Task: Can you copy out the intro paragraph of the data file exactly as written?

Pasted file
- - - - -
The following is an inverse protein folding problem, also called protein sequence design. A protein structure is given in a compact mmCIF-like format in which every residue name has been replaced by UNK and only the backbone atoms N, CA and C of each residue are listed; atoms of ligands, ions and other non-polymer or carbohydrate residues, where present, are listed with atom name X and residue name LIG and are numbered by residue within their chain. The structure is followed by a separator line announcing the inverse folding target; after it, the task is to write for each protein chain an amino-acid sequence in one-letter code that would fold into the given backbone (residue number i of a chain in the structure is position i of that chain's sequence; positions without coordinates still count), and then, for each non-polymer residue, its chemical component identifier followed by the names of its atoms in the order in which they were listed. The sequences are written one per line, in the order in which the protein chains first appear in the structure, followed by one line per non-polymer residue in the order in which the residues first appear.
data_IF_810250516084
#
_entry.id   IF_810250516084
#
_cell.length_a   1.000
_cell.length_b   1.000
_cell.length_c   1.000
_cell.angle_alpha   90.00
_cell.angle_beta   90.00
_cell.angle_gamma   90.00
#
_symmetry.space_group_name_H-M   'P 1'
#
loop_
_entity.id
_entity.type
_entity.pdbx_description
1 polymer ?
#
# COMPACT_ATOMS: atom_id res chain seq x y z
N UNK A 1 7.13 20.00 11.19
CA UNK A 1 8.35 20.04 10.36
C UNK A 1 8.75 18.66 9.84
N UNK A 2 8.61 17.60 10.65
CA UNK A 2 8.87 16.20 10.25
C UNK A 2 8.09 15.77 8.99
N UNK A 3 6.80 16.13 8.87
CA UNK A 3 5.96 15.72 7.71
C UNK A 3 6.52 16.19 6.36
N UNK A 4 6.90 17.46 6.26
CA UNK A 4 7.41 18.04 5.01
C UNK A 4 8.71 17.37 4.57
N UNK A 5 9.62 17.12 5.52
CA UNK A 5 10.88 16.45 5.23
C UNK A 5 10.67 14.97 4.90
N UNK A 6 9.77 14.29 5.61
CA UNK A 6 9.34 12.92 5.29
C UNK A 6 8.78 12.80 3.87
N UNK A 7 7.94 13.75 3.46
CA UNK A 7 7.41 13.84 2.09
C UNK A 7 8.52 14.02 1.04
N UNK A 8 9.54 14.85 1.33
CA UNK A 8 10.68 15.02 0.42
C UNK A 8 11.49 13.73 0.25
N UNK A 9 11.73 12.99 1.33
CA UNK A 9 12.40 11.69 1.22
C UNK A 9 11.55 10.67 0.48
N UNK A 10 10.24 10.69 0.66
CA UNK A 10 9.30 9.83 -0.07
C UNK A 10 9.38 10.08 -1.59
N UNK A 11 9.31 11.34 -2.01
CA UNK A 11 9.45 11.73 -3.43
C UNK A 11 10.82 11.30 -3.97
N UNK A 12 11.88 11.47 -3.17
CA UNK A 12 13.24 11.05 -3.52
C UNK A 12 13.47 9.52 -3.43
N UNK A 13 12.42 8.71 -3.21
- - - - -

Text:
The following is an inverse protein folding problem, also called protein sequence design. A protein structure is given in a compact mmCIF-like format in which every residue name has been replaced by UNK and only the backbone atoms N, CA and C of each residue are listed; atoms of ligands, ions and other non-polymer or carbohydrate residues, where present, are listed with atom name X and residue name LIG and are numbered by residue within their chain. The structure is followed by a separator line announcing the inverse folding target; after it, the task is to write for each protein chain an amino-acid sequence in one-letter code that would fold into the given backbone (residue number i of a chain in the structure is position i of that chain's sequence; positions without coordinates still count), and then, for each non-polymer residue, its chemical component identifier followed by the names of its atoms in the order in which they were listed. The sequences are written one per line, in the order in which the protein chains first appear in the structure, followed by one line per non-polymer residue in the order in which the residues first appear.